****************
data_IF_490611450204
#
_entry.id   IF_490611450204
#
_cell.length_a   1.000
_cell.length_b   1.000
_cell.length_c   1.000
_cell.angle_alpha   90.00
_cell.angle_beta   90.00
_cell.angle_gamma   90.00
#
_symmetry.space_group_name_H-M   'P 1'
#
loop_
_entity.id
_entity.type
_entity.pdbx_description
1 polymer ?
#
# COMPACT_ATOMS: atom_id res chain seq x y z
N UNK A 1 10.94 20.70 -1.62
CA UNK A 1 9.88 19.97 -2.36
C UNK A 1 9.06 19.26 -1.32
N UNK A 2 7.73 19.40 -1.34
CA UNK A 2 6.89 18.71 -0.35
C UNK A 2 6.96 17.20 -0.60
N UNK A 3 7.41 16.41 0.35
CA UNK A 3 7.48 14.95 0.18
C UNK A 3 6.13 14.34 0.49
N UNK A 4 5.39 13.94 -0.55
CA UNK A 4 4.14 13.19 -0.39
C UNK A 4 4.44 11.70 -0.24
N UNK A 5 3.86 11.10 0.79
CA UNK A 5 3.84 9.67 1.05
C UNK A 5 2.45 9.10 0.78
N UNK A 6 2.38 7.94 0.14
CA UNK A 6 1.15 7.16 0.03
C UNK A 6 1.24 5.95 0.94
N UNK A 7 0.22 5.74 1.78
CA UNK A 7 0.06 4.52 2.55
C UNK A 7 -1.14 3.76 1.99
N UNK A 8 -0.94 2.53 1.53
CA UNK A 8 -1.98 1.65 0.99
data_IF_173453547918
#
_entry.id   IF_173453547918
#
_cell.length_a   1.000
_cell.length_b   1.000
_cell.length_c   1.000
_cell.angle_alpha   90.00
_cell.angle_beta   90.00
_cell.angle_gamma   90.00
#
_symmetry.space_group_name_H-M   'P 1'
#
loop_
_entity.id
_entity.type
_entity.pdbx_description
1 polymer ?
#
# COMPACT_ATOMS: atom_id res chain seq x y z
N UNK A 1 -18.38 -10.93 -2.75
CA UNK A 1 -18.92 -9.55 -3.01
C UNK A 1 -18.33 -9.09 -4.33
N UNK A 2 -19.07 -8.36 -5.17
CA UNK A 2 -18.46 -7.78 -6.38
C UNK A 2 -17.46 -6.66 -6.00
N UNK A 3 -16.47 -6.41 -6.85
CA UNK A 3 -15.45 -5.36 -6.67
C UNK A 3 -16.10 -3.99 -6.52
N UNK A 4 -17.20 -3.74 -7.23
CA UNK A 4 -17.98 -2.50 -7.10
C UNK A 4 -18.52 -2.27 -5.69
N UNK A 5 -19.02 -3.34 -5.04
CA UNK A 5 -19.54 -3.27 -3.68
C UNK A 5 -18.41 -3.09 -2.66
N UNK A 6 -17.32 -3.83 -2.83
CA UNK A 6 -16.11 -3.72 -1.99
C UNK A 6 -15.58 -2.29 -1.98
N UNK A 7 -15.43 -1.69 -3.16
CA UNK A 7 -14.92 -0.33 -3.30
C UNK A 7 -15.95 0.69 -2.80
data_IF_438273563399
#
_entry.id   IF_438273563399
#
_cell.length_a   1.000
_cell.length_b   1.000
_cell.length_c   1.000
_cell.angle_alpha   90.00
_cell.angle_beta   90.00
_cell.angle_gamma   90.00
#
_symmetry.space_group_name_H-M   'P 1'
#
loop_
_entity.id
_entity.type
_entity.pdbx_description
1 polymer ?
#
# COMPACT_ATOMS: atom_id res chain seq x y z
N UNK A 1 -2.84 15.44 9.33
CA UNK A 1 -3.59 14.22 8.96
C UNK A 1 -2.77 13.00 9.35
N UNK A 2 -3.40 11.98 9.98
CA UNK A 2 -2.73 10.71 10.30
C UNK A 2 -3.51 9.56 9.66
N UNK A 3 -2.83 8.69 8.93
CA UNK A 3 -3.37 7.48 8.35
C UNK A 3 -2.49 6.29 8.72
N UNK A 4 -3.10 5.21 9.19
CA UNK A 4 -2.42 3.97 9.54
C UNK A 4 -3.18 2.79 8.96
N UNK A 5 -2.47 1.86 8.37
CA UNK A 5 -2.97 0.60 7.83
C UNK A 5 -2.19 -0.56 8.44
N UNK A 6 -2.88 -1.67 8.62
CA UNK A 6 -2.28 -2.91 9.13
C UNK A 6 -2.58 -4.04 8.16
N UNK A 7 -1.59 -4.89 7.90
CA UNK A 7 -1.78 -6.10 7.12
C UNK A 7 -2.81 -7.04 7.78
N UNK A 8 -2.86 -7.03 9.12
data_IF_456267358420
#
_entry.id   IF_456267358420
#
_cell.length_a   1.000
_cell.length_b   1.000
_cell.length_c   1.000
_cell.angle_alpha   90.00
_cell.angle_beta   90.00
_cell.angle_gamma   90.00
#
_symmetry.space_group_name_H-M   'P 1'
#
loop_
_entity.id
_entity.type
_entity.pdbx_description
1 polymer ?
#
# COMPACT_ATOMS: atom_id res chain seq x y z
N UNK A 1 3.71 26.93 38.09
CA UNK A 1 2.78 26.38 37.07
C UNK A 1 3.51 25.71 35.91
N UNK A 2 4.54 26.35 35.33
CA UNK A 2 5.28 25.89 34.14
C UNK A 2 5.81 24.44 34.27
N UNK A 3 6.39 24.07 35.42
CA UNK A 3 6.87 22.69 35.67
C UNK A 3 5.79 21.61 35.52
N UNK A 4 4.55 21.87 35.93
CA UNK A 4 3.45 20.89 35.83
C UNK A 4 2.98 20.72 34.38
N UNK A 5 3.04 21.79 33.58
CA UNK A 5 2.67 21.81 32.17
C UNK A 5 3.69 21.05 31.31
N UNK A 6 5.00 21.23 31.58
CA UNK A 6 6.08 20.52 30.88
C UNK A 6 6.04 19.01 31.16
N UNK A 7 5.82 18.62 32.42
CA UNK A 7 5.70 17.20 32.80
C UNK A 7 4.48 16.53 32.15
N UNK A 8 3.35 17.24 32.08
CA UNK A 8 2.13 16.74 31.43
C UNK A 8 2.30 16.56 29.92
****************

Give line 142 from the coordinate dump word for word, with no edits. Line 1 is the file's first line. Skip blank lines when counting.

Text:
_entity.type